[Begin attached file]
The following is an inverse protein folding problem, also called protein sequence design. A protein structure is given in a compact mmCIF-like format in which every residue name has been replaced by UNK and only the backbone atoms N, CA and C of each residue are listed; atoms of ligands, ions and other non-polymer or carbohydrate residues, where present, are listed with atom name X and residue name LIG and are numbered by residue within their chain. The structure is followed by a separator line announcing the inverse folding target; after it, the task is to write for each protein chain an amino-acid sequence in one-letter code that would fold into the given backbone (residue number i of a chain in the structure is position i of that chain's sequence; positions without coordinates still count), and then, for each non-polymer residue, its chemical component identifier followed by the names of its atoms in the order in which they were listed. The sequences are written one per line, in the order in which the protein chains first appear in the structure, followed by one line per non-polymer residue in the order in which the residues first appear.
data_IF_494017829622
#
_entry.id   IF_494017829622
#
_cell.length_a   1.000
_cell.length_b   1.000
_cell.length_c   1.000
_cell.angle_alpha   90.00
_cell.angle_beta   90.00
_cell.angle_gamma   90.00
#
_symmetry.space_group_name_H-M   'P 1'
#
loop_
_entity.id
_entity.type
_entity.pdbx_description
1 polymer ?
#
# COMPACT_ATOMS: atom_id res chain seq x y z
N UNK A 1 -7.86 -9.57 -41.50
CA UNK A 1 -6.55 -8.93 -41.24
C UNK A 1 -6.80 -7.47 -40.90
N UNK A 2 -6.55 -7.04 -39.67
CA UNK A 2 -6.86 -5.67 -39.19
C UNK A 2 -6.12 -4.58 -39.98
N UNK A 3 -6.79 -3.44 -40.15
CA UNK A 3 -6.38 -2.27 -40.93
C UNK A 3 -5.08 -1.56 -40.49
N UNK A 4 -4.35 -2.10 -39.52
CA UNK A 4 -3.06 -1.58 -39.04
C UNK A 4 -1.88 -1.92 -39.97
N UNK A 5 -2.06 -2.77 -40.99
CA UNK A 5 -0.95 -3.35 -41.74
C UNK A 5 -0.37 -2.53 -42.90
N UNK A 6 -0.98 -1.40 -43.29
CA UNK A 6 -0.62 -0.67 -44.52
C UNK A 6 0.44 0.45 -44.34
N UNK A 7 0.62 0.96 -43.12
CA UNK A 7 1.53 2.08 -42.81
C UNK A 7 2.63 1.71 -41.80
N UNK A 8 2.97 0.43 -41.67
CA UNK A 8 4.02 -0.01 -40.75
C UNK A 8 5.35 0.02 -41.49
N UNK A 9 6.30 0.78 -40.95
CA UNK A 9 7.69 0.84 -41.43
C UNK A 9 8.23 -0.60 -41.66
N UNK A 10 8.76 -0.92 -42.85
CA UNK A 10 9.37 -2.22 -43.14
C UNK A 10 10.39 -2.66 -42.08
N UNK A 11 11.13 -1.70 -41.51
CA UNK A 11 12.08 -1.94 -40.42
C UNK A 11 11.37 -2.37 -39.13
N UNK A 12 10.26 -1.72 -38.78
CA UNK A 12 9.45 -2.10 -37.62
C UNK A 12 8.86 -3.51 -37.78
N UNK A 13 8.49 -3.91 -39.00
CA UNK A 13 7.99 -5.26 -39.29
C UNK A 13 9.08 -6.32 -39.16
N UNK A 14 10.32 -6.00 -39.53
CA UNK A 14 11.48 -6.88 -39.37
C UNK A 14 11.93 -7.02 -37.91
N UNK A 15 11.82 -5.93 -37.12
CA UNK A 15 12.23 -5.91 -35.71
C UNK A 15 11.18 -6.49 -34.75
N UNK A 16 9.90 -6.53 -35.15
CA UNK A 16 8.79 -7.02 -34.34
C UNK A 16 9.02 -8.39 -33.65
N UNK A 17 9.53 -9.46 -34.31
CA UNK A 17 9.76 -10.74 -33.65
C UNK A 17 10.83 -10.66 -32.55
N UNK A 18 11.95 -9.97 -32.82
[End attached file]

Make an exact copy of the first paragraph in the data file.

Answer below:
The following is an inverse protein folding problem, also called protein sequence design. A protein structure is given in a compact mmCIF-like format in which every residue name has been replaced by UNK and only the backbone atoms N, CA and C of each residue are listed; atoms of ligands, ions and other non-polymer or carbohydrate residues, where present, are listed with atom name X and residue name LIG and are numbered by residue within their chain. The structure is followed by a separator line announcing the inverse folding target; after it, the task is to write for each protein chain an amino-acid sequence in one-letter code that would fold into the given backbone (residue number i of a chain in the structure is position i of that chain's sequence; positions without coordinates still count), and then, for each non-polymer residue, its chemical component identifier followed by the names of its atoms in the order in which they were listed. The sequences are written one per line, in the order in which the protein chains first appear in the structure, followed by one line per non-polymer residue in the order in which the residues first appear.